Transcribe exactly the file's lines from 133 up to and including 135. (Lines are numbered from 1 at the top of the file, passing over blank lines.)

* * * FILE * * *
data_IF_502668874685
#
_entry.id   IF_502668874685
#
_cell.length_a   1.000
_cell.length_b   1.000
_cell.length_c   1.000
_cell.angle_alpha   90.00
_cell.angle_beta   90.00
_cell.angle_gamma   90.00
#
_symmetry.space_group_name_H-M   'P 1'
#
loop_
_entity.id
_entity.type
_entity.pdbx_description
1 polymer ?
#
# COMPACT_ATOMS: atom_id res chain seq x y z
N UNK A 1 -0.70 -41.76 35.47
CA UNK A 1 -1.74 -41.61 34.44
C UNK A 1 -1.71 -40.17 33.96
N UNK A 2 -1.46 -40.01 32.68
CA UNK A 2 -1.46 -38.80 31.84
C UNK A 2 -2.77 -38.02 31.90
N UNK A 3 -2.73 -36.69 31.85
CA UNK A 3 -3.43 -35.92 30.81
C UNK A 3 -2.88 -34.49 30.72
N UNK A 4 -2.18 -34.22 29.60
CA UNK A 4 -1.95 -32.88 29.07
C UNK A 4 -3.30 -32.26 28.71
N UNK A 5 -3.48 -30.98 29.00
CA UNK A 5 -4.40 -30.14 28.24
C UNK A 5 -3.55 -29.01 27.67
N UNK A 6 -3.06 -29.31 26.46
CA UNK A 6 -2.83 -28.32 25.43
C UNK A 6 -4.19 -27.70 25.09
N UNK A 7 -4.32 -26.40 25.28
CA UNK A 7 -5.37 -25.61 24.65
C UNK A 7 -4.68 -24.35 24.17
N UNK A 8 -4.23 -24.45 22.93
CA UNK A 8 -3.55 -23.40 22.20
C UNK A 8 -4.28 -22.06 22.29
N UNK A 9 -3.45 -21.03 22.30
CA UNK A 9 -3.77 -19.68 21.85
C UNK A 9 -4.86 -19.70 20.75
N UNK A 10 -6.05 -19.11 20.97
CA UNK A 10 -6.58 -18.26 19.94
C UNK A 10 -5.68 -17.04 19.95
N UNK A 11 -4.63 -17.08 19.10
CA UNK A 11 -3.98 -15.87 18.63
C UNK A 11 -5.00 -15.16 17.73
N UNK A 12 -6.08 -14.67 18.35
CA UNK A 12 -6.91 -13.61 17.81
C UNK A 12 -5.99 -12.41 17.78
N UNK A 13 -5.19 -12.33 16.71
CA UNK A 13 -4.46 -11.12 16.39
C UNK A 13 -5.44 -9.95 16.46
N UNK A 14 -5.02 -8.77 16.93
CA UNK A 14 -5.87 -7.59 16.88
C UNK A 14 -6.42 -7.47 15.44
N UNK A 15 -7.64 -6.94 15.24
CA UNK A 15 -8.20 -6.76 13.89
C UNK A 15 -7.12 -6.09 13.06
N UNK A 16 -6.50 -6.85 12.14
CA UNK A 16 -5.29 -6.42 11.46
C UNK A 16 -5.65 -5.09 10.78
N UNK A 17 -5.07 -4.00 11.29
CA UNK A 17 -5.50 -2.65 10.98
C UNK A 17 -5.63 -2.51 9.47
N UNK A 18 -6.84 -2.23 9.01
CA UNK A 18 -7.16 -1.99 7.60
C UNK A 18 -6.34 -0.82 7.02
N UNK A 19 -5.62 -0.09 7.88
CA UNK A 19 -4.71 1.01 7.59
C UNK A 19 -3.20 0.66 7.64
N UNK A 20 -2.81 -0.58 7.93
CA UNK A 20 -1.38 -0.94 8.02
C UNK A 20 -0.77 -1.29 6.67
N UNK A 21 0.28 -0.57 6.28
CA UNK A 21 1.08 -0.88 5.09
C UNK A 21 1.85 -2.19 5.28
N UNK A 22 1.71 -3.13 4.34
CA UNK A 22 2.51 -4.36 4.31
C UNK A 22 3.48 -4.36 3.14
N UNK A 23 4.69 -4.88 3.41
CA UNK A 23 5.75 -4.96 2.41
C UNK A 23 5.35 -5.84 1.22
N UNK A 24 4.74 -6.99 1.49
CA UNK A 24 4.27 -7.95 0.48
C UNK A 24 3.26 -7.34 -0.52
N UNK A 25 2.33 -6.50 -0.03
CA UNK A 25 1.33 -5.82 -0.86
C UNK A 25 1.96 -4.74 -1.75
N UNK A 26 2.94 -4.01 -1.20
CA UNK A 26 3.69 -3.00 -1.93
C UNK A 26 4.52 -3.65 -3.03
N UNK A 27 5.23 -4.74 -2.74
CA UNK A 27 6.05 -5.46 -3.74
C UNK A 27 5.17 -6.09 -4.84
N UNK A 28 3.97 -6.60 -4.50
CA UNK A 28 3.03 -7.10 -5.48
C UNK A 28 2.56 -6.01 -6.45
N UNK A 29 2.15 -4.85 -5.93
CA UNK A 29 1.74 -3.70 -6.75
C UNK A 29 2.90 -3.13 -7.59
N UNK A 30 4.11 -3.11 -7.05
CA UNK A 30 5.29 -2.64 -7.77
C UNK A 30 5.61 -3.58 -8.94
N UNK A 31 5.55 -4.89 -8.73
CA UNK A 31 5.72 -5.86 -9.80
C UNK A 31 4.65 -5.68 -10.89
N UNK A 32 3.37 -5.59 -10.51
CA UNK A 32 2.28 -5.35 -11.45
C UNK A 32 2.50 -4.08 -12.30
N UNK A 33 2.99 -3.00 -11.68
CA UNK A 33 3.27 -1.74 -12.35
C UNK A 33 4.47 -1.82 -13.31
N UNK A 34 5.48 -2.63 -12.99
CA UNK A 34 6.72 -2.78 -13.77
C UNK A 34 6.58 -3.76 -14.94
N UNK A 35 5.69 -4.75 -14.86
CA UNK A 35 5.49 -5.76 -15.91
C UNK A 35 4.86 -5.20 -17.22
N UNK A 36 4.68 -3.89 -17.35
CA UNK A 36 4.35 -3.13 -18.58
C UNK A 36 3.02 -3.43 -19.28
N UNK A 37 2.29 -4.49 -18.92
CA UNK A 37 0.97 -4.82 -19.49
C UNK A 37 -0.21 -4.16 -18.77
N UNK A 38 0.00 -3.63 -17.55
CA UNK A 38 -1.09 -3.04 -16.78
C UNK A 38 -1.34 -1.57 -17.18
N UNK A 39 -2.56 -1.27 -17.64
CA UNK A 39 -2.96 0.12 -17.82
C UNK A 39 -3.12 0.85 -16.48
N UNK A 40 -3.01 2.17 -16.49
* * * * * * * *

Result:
CA UNK A 38 -1.09 -3.04 -16.78
C UNK A 38 -1.34 -1.57 -17.18
N UNK A 39 -2.56 -1.27 -17.64